I also shot in RAW format which allowed me to easily adjust the white balance of any images that I didn’t feel had the right colours but that wasn’t really an issue for me because everything worked out for me pretty well.
I must say that working without speedlites was initially daunting for me as I am used to having them as a backup in low light situations. And they have helped me in situations where it would have been nearly impossible to shoot without them.
However, this event taught me a lot about working with the ambient light and that sometimes it doesn’t matter what accessories you have or don’t. When really matters is that the photographer and camera work together to make the best out of the situation they find themselves in.
I think that sometimes we underrate ambient light whether it is natural or man made or a mixture of both. They can produce some great images because you have to understand the light and work with it as it is. Ambient light is a good ingredient to capture natural looking images.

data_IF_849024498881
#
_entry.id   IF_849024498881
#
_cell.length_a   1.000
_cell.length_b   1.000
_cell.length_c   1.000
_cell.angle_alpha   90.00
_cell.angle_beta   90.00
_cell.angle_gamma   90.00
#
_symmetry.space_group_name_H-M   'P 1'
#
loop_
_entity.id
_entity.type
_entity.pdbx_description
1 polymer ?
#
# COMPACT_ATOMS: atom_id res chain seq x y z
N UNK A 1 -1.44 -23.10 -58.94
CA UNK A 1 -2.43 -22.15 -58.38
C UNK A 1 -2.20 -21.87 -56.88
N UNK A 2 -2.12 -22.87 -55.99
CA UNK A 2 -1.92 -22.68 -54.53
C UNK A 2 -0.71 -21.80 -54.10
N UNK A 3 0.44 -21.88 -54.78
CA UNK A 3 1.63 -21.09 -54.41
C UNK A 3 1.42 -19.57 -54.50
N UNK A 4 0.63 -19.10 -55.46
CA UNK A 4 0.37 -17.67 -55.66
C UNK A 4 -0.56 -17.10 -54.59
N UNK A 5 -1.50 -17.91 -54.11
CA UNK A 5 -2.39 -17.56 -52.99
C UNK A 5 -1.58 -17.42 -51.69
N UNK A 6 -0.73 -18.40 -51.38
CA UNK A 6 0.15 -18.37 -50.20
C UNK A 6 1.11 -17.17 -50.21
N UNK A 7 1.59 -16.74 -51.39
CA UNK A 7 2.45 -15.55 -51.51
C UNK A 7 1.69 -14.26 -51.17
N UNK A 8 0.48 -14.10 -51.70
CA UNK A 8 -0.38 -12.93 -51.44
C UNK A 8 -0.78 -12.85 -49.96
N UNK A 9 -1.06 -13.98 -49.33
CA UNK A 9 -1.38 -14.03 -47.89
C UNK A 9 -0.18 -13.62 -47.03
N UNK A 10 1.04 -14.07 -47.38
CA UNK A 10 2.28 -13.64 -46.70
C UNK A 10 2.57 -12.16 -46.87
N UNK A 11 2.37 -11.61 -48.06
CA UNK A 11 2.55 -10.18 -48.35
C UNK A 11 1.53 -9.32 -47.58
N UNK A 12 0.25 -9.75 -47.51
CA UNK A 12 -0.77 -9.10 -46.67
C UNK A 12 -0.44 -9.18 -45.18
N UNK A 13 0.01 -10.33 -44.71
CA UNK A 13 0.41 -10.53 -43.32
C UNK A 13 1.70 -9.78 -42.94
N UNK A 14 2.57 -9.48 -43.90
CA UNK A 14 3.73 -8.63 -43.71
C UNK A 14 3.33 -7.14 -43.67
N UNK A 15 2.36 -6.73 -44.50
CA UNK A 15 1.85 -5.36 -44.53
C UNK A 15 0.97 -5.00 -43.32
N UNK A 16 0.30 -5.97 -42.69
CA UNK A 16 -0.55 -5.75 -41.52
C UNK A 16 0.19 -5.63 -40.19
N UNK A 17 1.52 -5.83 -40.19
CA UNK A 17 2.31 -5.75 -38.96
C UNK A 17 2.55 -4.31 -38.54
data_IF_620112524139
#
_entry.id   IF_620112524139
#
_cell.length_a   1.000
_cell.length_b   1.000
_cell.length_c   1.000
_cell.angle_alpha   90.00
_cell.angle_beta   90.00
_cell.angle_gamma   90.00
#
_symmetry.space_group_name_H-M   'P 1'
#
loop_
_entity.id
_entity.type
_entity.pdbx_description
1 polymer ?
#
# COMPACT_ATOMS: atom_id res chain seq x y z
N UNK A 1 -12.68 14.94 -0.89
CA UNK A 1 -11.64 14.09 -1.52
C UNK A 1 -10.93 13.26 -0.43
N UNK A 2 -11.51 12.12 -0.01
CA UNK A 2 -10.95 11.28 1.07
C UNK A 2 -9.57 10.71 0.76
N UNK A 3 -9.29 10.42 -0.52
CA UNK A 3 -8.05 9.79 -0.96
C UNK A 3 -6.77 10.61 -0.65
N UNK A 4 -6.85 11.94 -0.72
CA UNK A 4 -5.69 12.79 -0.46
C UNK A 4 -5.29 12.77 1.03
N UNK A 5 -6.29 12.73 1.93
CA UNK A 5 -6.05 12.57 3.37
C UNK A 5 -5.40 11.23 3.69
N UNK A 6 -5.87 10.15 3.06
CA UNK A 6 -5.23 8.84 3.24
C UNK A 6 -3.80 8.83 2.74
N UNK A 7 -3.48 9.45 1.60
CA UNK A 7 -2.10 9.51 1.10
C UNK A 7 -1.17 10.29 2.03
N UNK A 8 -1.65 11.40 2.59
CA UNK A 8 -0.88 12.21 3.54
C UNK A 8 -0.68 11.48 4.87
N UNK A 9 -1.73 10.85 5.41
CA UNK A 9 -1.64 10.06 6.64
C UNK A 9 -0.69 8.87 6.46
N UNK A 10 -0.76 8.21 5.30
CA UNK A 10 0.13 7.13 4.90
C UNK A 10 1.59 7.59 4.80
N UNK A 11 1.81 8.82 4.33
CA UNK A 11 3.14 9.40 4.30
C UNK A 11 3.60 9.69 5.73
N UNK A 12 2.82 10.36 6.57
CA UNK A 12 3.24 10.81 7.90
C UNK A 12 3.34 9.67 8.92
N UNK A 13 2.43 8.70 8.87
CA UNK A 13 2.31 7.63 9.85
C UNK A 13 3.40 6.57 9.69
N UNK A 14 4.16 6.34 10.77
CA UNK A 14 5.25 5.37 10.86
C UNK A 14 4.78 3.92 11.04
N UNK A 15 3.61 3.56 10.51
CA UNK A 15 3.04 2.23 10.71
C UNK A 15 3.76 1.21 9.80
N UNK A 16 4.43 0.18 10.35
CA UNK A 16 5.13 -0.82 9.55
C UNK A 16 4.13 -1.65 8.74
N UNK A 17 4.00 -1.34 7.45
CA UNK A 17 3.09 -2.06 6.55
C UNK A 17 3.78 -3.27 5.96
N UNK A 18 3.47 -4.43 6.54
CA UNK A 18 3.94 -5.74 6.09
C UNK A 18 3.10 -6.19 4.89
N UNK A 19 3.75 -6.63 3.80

That is the key to photography. If we remember that photography simply means painting with light then it makes sense to understand light and to be able to work with whatever light you have at your disposal.
I also found the evening to be quite enlightening. My knowledge of Islam is quite limited as is my knowledge of my North African cousins from Algeria and that region. So spending some time watching them preparing their dishes, mingling and talking, cooking and having their prayers was insightful.
It made me realise the beauty of community and their unity and shared purpose and mutual respect. It made me confront how much of that is missing in my own Southern African community in the UK.
We don’t have our own centres where we can congregate as a community. We rarely have any events like this where we meet and have a shared sense of unity and purpose and display a similar pride in our own culture and our own way.
It was inspiring to see how the centre was run mostly by volunteers who were hands on in every aspect from food preparation, cooking, offloading deliveries, waiting, setting the tables, etc.